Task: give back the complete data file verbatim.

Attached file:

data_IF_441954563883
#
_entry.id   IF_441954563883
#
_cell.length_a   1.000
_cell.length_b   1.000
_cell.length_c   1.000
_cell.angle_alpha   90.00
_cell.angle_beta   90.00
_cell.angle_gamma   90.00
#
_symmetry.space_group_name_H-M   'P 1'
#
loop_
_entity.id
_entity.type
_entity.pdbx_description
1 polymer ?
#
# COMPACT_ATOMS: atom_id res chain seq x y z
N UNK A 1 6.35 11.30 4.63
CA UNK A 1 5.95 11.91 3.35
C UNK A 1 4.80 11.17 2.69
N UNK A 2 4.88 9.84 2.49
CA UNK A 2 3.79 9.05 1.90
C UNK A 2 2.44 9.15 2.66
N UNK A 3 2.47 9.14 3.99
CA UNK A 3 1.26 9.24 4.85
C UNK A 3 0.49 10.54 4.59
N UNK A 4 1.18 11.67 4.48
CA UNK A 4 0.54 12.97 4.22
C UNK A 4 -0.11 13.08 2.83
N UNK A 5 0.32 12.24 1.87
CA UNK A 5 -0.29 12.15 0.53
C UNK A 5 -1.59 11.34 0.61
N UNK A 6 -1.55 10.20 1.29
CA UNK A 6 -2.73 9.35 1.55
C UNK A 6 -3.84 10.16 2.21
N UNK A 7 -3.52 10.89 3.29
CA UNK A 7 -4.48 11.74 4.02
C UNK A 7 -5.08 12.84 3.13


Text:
data_IF_441954563883
#
_entry.id   IF_441954563883
#
_cell.length_a   1.000
_cell.length_b   1.000
_cell.length_c   1.000
_cell.angle_alpha   90.00
_cell.angle_beta   90.00
_cell.angle_gamma   90.00
#
_symmetry.space_group_name_H-M   'P 1'
#
loop_
_entity.id
_entity.type
_entity.pdbx_description
1 polymer ?
#
# COMPACT_ATOMS: atom_id res chain seq x y z
N UNK A 1 6.35 11.30 4.63
CA UNK A 1 5.95 11.91 3.35
C UNK A 1 4.80 11.17 2.69
N UNK A 2 4.88 9.84 2.49
CA UNK A 2 3.79 9.05 1.90
C UNK A 2 2.44 9.15 2.66
N UNK A 3 2.47 9.14 3.99
CA UNK A 3 1.26 9.24 4.85
C UNK A 3 0.49 10.54 4.59
N UNK A 4 1.18 11.67 4.48
CA UNK A 4 0.54 12.97 4.22
C UNK A 4 -0.11 13.08 2.83
N UNK A 5 0.32 12.24 1.87
CA UNK A 5 -0.29 12.15 0.53
C UNK A 5 -1.59 11.34 0.61
N UNK A 6 -1.55 10.20 1.29
CA UNK A 6 -2.73 9.35 1.55
C UNK A 6 -3.84 10.16 2.21
N UNK A 7 -3.52 10.89 3.29
CA UNK A 7 -4.48 11.74 4.02
C UNK A 7 -5.08 12.84 3.13